Webinar: Student-led teaching and content creation

Our March webinar looked at how effective activity design and facilitation can encourage cohorts to participate in student-led teaching and content creation tasks. The webinar introduced student-led tasks by positioning them on a spectrum of active learning and engagement in course design, explaining how these tasks may provide opportunities for students to rehearse and articulate their knowledge as part of their independent study. Implicit in this design approach is an acknowledgement that students have the skills and capability to engage in collaborative knowledge creation activities and to develop their learning as producers of ‘content’ (Bruns et al., 2007).

This design approach aligns well with the principles of the York Pedagogy, which are focused on supporting students in their development as autonomous learners through ‘work-centred programme design’ (Robinson, 2015). This is best achieved by designing independent study and formative work which demands engagement of a high standard to propel student learning to the achievement of targeted learning outcomes. (For further information on the design of student work, please see the guidance on the York Pedagogy web pages).

The webinar focused specifically on the opportunities for the design of student-led learning and teaching activities through the use of technology, making reference to a series of case studies of blended courses delivered at the University of York. Centrally-supported learning technologies were employed by staff to support contrasting modes of ‘user-led’ education, ranging from unguided problem based learning to the creation of videos to disseminate research findings to a public audience.

The final part of the webinar looked at the challenges in supporting students in the performance of user-led tasks as ‘teachers’ or co-creators’ of learning resources. The discussion touched on preparation and induction responsibilities for students, addressing the baseline skills and understanding that they will need to engage effectively in the tasks. The webinar concluded with a summary of instructional responsibilities in support of active learning, based on a five-phase delivery model (Walker & Baets, 2008).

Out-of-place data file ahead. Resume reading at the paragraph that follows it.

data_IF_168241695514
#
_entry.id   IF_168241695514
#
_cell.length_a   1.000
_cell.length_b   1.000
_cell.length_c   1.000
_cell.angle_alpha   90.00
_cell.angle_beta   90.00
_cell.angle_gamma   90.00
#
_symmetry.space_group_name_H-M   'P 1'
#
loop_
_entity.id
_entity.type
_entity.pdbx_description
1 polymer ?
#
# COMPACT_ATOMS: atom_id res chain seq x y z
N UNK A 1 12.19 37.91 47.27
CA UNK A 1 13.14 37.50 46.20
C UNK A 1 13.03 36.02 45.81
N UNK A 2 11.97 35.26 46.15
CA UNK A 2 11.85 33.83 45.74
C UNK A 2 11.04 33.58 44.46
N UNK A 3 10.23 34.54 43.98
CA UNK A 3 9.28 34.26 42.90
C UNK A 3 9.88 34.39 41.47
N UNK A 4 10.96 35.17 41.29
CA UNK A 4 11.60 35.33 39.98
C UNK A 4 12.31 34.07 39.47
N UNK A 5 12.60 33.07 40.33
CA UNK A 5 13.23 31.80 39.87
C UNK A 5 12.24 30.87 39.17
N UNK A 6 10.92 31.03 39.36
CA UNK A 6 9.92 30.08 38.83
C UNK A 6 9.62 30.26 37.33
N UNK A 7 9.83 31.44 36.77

The links to the webinar recording and slide deck are available here: https://elearningyork.wordpress.com/professional-development-opportunities/lunchtime-webinar-archive/

Case studies from the webinar

There are also a range of other case studies on our main case studies page, focusing on student-led activities including public blogging and business planning, which have employed a wide range of tools from social media applications such as WordPress to Google tools to support group work.


A useful starting point is to think about the targeted learning outcomes for an online activity, and to consider the alignment between your outcomes and the design of the task and the choice of tools that will support the activity. Section 4.1 of the York TEL Handbook offers an introduction on how to define your learning objectives and to think about the design of student-led tasks.

Guidance on the instructional responsibilities in supporting students in the performance of user-led activities is also available in Section 4.2 of the York TEL Handbook.

On the whole both Sections 4 and 5 of the Handbook provide large amounts of guidance on embedding and facilitating online activities.


Bruns, A., Cobcroft, R., Smith, J. and Towers, S. (2007). Mobile Learning Technologies and the Move towards ‘User-Led Education’. In Proceedings Mobile Media, Sydney.

Click to access 6625.pdf

Robinson, J. (2015). The York Pedagogy: What and why, how and why. Forum. University of York. https://www.york.ac.uk/media/staffhome/learningandteaching/documents/propel/28280-Forum%20issue%20supplement%20LR%20final.pdf

Walker, R. & Baets, W. (2008). Instructional design for class-based and computer-mediated learning: Creating the right blend for student-centred learning. In R. Donnelly & F. McSweeney (Eds.), Applied E-Learning and E-Teaching in Higher Education (pp. 241-261). New York: Information Science Reference.

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